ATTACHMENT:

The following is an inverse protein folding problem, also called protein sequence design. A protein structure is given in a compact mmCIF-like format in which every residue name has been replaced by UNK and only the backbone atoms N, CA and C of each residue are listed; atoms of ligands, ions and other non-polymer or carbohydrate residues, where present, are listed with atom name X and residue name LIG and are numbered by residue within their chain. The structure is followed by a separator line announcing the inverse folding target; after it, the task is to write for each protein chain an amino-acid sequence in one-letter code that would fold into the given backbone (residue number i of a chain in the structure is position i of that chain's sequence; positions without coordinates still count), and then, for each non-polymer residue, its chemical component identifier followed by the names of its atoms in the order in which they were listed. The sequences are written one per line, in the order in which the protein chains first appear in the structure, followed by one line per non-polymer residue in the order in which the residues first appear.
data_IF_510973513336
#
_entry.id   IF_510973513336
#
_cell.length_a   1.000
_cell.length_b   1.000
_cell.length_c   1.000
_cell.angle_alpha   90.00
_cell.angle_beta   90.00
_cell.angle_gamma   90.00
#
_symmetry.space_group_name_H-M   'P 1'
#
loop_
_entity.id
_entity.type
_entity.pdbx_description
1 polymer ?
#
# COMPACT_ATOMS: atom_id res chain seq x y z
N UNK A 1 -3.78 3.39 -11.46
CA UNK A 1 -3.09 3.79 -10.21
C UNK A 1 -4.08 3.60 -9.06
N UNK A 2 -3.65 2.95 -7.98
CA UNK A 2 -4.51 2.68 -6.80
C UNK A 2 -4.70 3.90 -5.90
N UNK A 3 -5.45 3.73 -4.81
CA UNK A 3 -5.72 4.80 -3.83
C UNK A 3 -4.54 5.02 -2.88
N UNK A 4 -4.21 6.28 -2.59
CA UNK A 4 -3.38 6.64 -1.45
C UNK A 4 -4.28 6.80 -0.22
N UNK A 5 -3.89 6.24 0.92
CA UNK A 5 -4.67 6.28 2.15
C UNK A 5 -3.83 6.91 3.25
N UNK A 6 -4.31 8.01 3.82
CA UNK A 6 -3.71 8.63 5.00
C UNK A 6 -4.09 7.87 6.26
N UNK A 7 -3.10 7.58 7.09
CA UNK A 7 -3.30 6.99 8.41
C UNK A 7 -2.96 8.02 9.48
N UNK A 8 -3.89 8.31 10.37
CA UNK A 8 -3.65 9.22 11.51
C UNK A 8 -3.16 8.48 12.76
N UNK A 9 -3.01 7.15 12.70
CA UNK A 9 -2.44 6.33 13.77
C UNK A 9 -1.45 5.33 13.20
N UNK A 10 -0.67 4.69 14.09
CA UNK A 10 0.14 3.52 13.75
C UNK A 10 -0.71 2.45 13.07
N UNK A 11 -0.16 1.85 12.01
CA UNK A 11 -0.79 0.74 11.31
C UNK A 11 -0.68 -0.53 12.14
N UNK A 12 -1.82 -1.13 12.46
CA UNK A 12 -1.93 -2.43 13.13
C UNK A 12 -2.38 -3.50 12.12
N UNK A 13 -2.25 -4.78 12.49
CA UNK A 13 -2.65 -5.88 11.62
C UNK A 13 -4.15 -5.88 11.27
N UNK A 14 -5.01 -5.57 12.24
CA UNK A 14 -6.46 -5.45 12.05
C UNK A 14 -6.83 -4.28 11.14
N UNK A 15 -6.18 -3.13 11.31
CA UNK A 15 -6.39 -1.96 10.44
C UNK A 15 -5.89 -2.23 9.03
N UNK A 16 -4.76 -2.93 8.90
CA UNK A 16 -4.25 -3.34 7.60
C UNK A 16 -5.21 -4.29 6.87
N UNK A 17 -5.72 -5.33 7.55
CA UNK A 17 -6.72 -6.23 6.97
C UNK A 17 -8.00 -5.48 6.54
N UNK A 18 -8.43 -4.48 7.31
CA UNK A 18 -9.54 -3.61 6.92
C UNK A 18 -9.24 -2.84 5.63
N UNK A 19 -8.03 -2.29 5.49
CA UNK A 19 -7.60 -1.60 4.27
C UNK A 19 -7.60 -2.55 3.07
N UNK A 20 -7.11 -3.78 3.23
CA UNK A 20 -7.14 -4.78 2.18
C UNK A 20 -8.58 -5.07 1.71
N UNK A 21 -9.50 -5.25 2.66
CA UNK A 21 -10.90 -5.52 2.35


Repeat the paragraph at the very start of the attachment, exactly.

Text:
The following is an inverse protein folding problem, also called protein sequence design. A protein structure is given in a compact mmCIF-like format in which every residue name has been replaced by UNK and only the backbone atoms N, CA and C of each residue are listed; atoms of ligands, ions and other non-polymer or carbohydrate residues, where present, are listed with atom name X and residue name LIG and are numbered by residue within their chain. The structure is followed by a separator line announcing the inverse folding target; after it, the task is to write for each protein chain an amino-acid sequence in one-letter code that would fold into the given backbone (residue number i of a chain in the structure is position i of that chain's sequence; positions without coordinates still count), and then, for each non-polymer residue, its chemical component identifier followed by the names of its atoms in the order in which they were listed. The sequences are written one per line, in the order in which the protein chains first appear in the structure, followed by one line per non-polymer residue in the order in which the residues first appear.